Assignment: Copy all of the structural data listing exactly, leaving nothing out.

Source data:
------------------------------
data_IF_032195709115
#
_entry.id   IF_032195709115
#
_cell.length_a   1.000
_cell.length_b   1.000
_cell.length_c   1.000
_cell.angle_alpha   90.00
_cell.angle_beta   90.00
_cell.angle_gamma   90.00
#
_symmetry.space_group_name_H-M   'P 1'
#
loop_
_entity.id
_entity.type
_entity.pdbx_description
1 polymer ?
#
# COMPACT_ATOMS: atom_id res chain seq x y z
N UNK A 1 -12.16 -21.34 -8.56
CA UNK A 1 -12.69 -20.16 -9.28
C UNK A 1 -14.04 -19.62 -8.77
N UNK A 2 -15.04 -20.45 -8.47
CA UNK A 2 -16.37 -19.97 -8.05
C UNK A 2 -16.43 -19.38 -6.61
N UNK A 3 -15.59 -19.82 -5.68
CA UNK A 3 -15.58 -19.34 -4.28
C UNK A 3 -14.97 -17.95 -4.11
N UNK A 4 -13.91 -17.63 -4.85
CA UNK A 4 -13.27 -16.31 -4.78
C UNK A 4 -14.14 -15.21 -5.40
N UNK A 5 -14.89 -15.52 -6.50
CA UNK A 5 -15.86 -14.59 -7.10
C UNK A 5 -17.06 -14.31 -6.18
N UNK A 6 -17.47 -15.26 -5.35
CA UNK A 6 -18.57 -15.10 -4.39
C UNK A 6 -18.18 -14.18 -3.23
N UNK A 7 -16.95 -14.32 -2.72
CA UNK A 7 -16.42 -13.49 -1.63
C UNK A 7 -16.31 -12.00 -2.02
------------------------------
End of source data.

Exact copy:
data_IF_032195709115
#
_entry.id   IF_032195709115
#
_cell.length_a   1.000
_cell.length_b   1.000
_cell.length_c   1.000
_cell.angle_alpha   90.00
_cell.angle_beta   90.00
_cell.angle_gamma   90.00
#
_symmetry.space_group_name_H-M   'P 1'
#
loop_
_entity.id
_entity.type
_entity.pdbx_description
1 polymer ?
#
# COMPACT_ATOMS: atom_id res chain seq x y z
N UNK A 1 -12.16 -21.34 -8.56
CA UNK A 1 -12.69 -20.16 -9.28
C UNK A 1 -14.04 -19.62 -8.77
N UNK A 2 -15.04 -20.45 -8.47
CA UNK A 2 -16.37 -19.97 -8.05
C UNK A 2 -16.43 -19.38 -6.61
N UNK A 3 -15.59 -19.82 -5.68
CA UNK A 3 -15.58 -19.34 -4.28
C UNK A 3 -14.97 -17.95 -4.11
N UNK A 4 -13.91 -17.63 -4.85
CA UNK A 4 -13.27 -16.31 -4.78
C UNK A 4 -14.14 -15.21 -5.40
N UNK A 5 -14.89 -15.52 -6.50
CA UNK A 5 -15.86 -14.59 -7.10
C UNK A 5 -17.06 -14.31 -6.18
N UNK A 6 -17.47 -15.26 -5.35
CA UNK A 6 -18.57 -15.10 -4.39
C UNK A 6 -18.18 -14.18 -3.23
N UNK A 7 -16.95 -14.32 -2.72
CA UNK A 7 -16.42 -13.49 -1.63
C UNK A 7 -16.31 -12.00 -2.02